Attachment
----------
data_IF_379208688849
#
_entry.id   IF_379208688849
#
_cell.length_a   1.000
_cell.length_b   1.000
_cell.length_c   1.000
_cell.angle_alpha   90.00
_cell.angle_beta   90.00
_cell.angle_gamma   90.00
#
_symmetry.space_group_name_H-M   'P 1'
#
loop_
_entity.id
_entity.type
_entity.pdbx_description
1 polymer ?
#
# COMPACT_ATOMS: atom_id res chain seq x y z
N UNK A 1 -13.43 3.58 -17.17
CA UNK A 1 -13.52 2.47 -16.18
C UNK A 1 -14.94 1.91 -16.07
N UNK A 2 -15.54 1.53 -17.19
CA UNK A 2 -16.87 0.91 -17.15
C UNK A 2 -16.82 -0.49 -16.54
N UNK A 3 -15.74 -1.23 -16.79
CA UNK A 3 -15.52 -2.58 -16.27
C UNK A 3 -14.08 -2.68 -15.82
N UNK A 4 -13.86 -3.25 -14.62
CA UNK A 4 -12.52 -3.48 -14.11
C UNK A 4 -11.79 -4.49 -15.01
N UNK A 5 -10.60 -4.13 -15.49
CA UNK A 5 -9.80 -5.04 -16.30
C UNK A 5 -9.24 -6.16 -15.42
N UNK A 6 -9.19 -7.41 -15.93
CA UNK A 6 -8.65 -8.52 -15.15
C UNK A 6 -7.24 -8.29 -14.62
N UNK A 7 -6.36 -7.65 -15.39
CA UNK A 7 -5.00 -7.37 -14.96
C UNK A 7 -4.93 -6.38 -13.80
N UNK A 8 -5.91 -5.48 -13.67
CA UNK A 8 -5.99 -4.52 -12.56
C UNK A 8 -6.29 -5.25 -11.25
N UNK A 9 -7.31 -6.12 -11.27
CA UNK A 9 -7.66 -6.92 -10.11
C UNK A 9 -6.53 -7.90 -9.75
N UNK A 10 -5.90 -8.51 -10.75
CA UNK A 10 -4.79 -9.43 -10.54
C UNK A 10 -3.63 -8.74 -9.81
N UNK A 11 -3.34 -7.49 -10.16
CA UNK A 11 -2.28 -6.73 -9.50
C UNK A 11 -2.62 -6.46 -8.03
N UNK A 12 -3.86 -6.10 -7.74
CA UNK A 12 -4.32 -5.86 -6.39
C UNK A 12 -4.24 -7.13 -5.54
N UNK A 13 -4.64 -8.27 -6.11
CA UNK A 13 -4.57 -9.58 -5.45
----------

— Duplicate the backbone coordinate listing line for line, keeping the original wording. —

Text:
data_IF_379208688849
#
_entry.id   IF_379208688849
#
_cell.length_a   1.000
_cell.length_b   1.000
_cell.length_c   1.000
_cell.angle_alpha   90.00
_cell.angle_beta   90.00
_cell.angle_gamma   90.00
#
_symmetry.space_group_name_H-M   'P 1'
#
loop_
_entity.id
_entity.type
_entity.pdbx_description
1 polymer ?
#
# COMPACT_ATOMS: atom_id res chain seq x y z
N UNK A 1 -13.43 3.58 -17.17
CA UNK A 1 -13.52 2.47 -16.18
C UNK A 1 -14.94 1.91 -16.07
N UNK A 2 -15.54 1.53 -17.19
CA UNK A 2 -16.87 0.91 -17.15
C UNK A 2 -16.82 -0.49 -16.54
N UNK A 3 -15.74 -1.23 -16.79
CA UNK A 3 -15.52 -2.58 -16.27
C UNK A 3 -14.08 -2.68 -15.82
N UNK A 4 -13.86 -3.25 -14.62
CA UNK A 4 -12.52 -3.48 -14.11
C UNK A 4 -11.79 -4.49 -15.01
N UNK A 5 -10.60 -4.13 -15.49
CA UNK A 5 -9.80 -5.04 -16.30
C UNK A 5 -9.24 -6.16 -15.42
N UNK A 6 -9.19 -7.41 -15.93
CA UNK A 6 -8.65 -8.52 -15.15
C UNK A 6 -7.24 -8.29 -14.62
N UNK A 7 -6.36 -7.65 -15.39
CA UNK A 7 -5.00 -7.37 -14.96
C UNK A 7 -4.93 -6.38 -13.80
N UNK A 8 -5.91 -5.48 -13.67
CA UNK A 8 -5.99 -4.52 -12.56
C UNK A 8 -6.29 -5.25 -11.25
N UNK A 9 -7.31 -6.12 -11.27
CA UNK A 9 -7.66 -6.92 -10.11
C UNK A 9 -6.53 -7.90 -9.75
N UNK A 10 -5.90 -8.51 -10.75
CA UNK A 10 -4.79 -9.43 -10.54
C UNK A 10 -3.63 -8.74 -9.81
N UNK A 11 -3.34 -7.49 -10.16
CA UNK A 11 -2.28 -6.73 -9.50
C UNK A 11 -2.62 -6.46 -8.03
N UNK A 12 -3.86 -6.10 -7.74
CA UNK A 12 -4.32 -5.86 -6.39
C UNK A 12 -4.24 -7.13 -5.54
N UNK A 13 -4.64 -8.27 -6.11
CA UNK A 13 -4.57 -9.58 -5.45